Buccaneers’ 2015 Offseason: Slow and Steady Wins the Race
“We’re going to spend wisely.” That was a quote from Jason Licht on Jan. 23, 2014, in his first press conference after getting introduced as the Tampa Bay Buccaneers’ new general manager. Less than two months later, the team spent a total of $86.3 million on defensive end Michael Johnson, defensive tackle Clinton McDonald, cornerback Alterraun Verner and tight end Brandon Myers on the very first day of free agency.
While it is always exciting to see your favorite team make a huge splash in free agency, especially after finishing with a 4-12 record the previous season, this was not the approach that Licht promised. One year later, the spending spree backfired. The Buccaneers had an even worse season and a handful of the big-name signings were swiftly released from the team. In 2015, Licht and head coach Lovie Smith went back to the drawing board and spent their more than $30 million in cap space wisely.
Much like last offseason, there are issues which needed to be addressed, but the Buccaneers couldn’t make the same mistakes again. Last year, there were four signings on the first day. This year, there was absolute silence.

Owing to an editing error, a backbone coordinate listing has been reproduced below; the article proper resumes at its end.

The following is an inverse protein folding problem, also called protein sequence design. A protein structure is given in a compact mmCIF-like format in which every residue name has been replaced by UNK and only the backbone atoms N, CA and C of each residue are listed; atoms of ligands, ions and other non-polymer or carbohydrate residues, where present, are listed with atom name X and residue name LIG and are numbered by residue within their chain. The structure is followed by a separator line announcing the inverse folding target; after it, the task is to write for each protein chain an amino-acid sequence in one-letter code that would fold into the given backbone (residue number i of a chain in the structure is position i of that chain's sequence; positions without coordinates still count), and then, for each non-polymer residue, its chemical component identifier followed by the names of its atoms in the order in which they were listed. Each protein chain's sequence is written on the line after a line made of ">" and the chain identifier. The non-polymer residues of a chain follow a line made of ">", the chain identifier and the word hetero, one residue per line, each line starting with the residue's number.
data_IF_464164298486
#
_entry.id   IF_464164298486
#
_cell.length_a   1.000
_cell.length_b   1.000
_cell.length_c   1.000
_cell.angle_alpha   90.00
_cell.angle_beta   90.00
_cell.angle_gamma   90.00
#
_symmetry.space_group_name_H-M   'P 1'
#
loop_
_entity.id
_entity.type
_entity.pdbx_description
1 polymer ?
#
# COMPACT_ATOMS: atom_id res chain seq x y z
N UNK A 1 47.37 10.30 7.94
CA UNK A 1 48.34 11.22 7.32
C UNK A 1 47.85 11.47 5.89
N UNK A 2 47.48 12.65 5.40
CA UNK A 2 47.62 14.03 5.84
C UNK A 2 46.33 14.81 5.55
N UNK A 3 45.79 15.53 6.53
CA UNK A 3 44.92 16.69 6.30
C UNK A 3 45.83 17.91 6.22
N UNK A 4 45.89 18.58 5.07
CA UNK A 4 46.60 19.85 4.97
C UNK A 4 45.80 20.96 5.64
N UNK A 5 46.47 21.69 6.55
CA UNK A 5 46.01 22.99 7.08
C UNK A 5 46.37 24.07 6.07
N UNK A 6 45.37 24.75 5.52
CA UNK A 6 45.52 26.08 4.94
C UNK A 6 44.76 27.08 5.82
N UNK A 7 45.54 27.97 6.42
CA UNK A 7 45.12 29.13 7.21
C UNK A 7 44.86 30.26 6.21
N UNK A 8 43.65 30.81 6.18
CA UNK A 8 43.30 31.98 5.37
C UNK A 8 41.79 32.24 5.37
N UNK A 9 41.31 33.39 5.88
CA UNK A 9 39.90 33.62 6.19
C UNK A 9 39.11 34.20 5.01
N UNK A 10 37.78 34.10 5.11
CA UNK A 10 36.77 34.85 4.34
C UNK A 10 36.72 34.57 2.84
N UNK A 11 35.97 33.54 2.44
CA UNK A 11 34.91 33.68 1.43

Two days into the free agency period, the Bucs finally got to work, inking Bruce Carter, Henry Melton and Chris Conte. Personally, I was a fan of these signings, but for many, these moves wouldn’t be seen as “making a splash,” considering the three contracts combined are less than $10 million towards the 2015 payroll. However, this is how you spend wisely. Conte, Carter and Melton are solid, inexpensive and most importantly, well-versed in the Tampa 2 scheme.
One week after signing those three players, the Buccaneers reached a one-year deal with former Dallas Cowboys cornerback Sterling Moore, further shoring up their secondary. And that’s it.
Nearly a month into the free agency period, Licht and Lovie have moved slowly and been steadily frugal. For some Bucs fans, it’s probably discouraging to see all these big-name free agents come in for a visit only to sign with another team, but this year, the organization is going about it the right way.
There’s no need to rush and invest big money in a player who is just a household name and/or may not understand the system. Obviously, this approach isn’t foolproof. The Buccaneers still have to address their offensive line woes, but there are still options available out there. The Bucs will continue to take their time, look at all their options and sign solid players at economical prices.
In 2014, the Buccaneers were the hare. This year, they are the tortoise. Now who won that race?
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